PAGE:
Salvation Army donations down in Porter County, Gary
By Amy Lavalley Post-Tribune correspondent December 20, 2012 8:28PM
Katie Jones, center, drops a donation into the Salvation Army red kettle as she and her husband Duane leave a store in Portage Wednesday Dec. 19, 2012. Bell ringer Ron Jackson looks on at right. | Andy Lavalley~Sun-Times Media
Updated: January 22, 2013 6:21AM
The red kettles outside Porter County merchants this year are light, and that’s threatening the services offered by the Salvation Army of Porter County for the coming year.
While Lake County’s Red Kettle Christmas Campaign is going better overall, officials there said donations are down in Gary, which could force cuts there as well.
The situation in Porter County is more dire. The kettles and a mail-in fundraising drive are budgeted to bring in $245,000 for 2013, which is $5,000 more than last year’s goal, said Major Jon Welch.
So far, the two campaigns have raised less than $145,000, at a time when the need for services provided by the agency, including a food pantry and heating assistance, are going up. Demand on the food pantry is up 600 percent since the spring of 2011.
The mail campaign continues until the end of January, Welch said, but the bell ringers stop ringing on Christmas Eve.
“Sometimes it has been pretty rough, though it’s a little bit more of a difference compared to previous years,” Welch said.
Even a longer holiday season —Thanksgiving was early this year — isn’t helping, and Welch isn’t sure why, though he suspects it could be the economy. When the budget has fallen short by a few thousand dollars, the agency has been able to adjust.
“But if it’s a major shortage, we have to do quite a few drastic cuts that make a difference for a lot of people,” he said, adding the nonprofit serves between 30,000 and 35,000 people a year.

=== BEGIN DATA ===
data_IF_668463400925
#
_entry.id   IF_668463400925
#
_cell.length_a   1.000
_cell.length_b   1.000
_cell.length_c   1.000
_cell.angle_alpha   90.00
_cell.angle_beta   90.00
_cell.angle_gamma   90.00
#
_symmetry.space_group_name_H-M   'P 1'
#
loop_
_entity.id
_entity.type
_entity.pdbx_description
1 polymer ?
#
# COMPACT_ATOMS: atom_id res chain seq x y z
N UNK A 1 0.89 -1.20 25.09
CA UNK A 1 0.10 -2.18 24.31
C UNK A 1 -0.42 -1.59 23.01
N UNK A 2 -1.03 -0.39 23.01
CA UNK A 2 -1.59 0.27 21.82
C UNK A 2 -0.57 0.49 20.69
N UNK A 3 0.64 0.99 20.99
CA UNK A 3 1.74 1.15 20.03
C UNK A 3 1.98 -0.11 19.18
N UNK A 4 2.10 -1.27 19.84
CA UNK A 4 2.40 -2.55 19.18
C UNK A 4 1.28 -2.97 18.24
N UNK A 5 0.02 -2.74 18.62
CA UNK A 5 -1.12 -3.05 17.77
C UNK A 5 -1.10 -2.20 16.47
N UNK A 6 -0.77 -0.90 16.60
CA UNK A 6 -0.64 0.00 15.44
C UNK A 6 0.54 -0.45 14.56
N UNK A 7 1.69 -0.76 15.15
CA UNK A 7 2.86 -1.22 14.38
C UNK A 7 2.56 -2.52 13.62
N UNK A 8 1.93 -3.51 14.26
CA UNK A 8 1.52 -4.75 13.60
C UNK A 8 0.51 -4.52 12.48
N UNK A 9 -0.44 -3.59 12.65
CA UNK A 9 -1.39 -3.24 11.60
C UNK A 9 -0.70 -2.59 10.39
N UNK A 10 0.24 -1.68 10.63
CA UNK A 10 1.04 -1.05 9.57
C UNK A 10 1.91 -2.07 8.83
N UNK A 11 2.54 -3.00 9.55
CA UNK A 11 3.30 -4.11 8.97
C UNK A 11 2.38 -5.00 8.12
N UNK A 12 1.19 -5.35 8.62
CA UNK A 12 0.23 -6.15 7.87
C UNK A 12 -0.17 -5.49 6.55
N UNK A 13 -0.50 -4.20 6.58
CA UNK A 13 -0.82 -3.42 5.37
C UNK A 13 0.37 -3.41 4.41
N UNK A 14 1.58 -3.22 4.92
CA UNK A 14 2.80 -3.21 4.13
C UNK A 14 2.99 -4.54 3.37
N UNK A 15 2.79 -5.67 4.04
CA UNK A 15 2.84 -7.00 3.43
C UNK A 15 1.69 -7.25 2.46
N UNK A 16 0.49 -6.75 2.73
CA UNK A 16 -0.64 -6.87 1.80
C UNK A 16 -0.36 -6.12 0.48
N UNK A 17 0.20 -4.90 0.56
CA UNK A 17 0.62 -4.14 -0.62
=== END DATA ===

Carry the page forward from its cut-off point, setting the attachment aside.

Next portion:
In Lake County, the Salvation Army set a fundraising goal for the kettles and mail-in at $1.14 million, up by $90,000 from last year.
The agency is 2 percent ahead on its mail appeal, and around 7 percent ahead on the kettle drive.
“We’re right now at about 60 percent toward our goal,” said Major Russ Sjogren.
The exception is Gary, where kettle donations are down $15,000 from last year. While mail-in donations are allocated between the agency’s three corps, in East Chicago, Gary and Hammond/Munster, kettle donations remain in the corps where they are collected.
That means Gary could have to revise its budget, find other resources, or cut its budget to account for the drop in donations, Sjogren said.
“They were up last year over the year before,” and have seen increases over time, he said, “so this year, it’s kind of an anomaly for them.”
Overall, though, Sjogren said he feels good about how collections are going, which is positive news for the 60,000 people the Salvation Army serves in Lake County each year.
He, too, has seen the need increase, with past donors showing up for assistance, and a 45 percent bump up in demand for the social services offered by his agency between 2010 and 2011.
Sjogren also thinks the economy may be hurting the fundraising campaign in Porter County.
“I think people are really cautious about how they spend their money,” he said. “They’re hanging on to more of it for themselves because they don’t know what the future will bring.”
Welch, in Porter County, wondered how his agency would adjust for a budget shortfall that could be tens of thousands of dollars.
“It’s a concern, but sometimes you almost have to surrender to God and let him provide for people,” Welch said, adding God usually does.